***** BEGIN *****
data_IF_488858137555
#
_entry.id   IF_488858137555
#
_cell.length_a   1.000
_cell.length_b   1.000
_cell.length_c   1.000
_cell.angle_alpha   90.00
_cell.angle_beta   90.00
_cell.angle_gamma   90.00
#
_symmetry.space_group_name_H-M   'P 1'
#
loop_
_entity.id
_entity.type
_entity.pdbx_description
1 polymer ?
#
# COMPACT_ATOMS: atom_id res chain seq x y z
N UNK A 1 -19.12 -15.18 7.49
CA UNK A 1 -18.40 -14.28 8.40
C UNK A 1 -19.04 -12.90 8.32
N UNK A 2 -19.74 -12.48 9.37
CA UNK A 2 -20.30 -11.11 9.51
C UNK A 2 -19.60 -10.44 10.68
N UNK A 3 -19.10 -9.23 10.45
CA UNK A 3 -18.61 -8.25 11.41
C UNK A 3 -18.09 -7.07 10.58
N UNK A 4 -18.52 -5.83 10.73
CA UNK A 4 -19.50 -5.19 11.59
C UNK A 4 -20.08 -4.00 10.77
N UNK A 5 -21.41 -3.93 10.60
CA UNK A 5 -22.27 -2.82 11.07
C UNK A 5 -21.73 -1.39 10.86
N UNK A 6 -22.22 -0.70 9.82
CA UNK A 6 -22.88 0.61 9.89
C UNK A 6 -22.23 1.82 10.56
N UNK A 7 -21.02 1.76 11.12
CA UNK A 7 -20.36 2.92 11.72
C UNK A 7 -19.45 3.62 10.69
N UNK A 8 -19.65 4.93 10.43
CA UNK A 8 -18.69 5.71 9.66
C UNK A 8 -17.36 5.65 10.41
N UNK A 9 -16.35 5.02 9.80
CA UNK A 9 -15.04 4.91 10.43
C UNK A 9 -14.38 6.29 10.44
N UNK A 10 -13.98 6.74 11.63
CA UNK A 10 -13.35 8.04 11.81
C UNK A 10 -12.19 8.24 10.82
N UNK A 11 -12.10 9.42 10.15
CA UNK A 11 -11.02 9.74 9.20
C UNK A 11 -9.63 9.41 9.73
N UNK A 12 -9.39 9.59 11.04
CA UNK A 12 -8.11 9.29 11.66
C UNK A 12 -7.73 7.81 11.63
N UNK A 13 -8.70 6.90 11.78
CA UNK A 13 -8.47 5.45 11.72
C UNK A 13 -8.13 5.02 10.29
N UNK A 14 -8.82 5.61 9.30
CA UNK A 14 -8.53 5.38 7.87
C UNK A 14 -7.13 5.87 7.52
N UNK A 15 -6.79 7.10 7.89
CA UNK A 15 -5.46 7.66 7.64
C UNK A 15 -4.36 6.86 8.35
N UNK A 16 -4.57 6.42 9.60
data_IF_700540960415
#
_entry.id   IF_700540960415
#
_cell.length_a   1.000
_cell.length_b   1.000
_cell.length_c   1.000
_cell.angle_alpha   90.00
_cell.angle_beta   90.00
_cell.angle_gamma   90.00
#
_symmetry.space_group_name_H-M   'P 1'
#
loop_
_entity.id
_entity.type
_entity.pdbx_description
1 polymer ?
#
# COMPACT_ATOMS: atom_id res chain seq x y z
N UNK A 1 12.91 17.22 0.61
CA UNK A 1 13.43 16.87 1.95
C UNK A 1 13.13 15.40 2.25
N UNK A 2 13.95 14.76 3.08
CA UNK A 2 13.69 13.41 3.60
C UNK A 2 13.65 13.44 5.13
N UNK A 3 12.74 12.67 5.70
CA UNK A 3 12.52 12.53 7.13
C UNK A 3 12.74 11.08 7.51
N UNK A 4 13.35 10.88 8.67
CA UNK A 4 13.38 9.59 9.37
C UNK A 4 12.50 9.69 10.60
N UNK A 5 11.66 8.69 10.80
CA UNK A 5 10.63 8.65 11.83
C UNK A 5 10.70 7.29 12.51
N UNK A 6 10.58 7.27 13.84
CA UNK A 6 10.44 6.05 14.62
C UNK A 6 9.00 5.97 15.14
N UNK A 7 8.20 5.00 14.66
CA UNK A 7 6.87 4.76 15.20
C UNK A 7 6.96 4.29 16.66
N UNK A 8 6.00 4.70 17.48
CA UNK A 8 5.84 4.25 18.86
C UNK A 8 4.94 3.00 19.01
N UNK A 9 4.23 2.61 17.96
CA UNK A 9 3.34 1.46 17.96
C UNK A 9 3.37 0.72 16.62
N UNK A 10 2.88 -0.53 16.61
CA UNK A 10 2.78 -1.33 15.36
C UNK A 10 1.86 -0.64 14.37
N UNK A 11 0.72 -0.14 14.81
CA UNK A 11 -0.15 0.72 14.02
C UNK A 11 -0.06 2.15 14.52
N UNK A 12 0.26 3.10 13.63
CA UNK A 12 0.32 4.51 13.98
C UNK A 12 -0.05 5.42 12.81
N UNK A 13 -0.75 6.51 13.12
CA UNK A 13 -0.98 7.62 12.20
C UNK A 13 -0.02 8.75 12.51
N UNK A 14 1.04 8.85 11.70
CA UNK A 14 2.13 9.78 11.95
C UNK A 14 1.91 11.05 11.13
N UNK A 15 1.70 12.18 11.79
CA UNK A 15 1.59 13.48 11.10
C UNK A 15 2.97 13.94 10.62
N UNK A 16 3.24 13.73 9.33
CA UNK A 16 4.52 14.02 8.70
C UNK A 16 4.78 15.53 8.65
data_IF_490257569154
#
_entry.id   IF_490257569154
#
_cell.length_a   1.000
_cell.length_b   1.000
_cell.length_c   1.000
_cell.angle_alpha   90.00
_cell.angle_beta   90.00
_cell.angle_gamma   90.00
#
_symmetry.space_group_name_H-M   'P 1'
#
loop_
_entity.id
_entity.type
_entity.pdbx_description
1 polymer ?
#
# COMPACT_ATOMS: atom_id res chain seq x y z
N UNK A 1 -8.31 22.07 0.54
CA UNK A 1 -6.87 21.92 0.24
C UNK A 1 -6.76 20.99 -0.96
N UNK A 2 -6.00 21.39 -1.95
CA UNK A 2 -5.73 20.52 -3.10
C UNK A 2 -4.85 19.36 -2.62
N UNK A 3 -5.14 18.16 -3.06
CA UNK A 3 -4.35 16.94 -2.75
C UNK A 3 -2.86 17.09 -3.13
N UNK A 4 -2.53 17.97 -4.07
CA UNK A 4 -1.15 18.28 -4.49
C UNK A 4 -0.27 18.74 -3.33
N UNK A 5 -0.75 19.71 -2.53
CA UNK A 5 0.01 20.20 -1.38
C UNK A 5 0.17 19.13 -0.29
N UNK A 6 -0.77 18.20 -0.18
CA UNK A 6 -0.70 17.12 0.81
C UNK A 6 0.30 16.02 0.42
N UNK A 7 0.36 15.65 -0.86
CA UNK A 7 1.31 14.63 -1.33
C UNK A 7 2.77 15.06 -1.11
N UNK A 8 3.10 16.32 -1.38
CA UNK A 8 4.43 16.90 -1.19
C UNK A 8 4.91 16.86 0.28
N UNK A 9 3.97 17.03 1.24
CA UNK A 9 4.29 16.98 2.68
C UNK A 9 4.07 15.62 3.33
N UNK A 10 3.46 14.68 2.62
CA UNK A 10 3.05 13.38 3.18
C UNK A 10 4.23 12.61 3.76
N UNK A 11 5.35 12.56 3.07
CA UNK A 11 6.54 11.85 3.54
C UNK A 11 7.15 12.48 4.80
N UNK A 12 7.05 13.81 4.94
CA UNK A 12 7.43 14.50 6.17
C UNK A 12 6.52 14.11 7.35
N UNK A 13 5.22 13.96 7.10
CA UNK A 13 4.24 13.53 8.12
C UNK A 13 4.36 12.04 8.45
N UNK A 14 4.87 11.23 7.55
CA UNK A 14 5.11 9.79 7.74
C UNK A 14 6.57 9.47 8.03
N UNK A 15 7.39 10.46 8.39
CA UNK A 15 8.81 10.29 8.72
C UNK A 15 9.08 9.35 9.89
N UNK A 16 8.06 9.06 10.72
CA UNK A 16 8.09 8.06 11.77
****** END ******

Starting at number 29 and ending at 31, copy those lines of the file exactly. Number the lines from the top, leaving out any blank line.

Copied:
C UNK A 3 -18.09 -7.07 10.58
N UNK A 4 -18.52 -5.83 10.73
CA UNK A 4 -19.50 -5.19 11.59